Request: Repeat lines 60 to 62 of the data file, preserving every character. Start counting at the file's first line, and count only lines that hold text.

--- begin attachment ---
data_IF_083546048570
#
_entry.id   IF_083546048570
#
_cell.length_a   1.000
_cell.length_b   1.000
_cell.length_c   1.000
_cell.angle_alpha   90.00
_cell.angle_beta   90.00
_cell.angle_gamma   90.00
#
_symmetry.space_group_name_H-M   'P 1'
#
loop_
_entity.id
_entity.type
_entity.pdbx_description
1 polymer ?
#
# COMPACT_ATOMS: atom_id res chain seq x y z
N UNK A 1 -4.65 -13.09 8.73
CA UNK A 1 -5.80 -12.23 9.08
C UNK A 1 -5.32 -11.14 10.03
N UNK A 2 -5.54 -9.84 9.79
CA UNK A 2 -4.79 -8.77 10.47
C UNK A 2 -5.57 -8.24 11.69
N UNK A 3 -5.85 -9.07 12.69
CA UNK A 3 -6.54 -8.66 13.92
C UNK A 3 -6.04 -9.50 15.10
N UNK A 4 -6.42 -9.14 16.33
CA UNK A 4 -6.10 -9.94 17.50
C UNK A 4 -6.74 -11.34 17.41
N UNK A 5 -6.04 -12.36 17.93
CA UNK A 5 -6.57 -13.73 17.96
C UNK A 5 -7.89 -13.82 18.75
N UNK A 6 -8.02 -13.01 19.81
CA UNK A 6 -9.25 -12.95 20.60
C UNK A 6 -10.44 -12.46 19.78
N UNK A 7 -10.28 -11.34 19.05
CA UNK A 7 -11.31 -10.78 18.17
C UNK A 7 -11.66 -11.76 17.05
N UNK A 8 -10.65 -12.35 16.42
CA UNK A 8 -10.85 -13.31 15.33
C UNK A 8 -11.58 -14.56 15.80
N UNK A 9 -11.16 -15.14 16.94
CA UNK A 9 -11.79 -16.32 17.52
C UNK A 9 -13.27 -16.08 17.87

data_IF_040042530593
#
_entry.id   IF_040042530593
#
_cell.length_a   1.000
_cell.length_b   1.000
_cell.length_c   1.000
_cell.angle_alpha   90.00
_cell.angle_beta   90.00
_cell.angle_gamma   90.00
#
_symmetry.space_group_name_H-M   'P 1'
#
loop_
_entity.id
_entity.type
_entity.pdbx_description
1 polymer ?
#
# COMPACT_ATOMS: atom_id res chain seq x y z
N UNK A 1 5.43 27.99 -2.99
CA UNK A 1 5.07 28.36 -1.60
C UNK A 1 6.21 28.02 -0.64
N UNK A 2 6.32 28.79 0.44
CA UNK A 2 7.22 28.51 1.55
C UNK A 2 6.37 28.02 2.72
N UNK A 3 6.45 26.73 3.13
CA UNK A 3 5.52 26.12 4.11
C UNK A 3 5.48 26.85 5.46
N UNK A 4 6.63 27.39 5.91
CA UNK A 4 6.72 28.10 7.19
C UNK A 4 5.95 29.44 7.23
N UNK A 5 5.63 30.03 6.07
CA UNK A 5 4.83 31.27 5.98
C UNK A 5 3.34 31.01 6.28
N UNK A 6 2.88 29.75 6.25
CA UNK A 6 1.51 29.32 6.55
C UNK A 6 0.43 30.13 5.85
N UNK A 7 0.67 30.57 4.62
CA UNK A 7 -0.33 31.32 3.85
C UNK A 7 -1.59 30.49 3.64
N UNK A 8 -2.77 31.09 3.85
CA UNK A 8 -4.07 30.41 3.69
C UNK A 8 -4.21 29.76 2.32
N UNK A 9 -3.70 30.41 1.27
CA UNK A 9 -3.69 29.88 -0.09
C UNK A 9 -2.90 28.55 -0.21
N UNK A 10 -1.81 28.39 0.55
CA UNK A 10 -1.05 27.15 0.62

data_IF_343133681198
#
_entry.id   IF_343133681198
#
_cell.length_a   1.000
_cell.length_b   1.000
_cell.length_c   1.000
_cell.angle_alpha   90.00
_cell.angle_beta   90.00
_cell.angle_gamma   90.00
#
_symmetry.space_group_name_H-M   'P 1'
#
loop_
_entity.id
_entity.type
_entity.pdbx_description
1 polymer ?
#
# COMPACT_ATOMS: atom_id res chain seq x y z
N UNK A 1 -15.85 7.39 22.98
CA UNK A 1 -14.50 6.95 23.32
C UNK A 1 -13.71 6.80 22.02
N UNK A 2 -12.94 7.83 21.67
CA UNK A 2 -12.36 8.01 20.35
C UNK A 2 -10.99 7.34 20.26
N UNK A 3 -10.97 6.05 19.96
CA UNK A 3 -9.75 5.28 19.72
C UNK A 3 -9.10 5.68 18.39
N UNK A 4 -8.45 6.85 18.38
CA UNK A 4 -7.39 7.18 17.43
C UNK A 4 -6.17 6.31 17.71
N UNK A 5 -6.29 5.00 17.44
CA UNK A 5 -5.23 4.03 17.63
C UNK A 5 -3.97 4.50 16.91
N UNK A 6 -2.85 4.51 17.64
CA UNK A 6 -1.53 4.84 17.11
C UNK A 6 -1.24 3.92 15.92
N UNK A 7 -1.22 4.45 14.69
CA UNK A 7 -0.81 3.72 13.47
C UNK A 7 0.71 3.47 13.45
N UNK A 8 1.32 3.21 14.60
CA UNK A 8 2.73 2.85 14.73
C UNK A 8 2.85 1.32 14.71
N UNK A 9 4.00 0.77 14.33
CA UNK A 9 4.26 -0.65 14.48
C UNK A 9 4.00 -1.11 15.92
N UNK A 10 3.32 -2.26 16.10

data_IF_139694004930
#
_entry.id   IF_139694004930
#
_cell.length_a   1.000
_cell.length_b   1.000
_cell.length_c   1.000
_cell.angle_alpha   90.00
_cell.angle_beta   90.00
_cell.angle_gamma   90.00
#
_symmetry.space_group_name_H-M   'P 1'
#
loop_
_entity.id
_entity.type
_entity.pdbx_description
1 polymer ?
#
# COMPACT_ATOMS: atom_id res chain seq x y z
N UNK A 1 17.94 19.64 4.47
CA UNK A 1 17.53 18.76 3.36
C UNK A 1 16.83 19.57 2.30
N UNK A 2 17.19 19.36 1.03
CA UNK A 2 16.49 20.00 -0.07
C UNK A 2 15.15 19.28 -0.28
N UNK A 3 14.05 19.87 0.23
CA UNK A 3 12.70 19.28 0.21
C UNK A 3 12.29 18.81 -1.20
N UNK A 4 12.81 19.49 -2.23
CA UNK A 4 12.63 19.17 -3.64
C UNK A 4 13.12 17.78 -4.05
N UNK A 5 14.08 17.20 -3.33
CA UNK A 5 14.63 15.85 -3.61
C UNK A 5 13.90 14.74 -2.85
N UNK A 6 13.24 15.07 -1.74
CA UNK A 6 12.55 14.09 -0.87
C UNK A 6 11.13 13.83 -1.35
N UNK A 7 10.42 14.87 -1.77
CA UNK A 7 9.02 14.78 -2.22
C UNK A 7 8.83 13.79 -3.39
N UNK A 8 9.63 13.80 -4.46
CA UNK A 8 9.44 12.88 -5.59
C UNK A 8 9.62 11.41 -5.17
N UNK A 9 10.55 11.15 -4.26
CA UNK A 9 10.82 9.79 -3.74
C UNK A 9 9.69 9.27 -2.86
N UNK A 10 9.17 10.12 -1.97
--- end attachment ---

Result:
#
loop_
_entity.id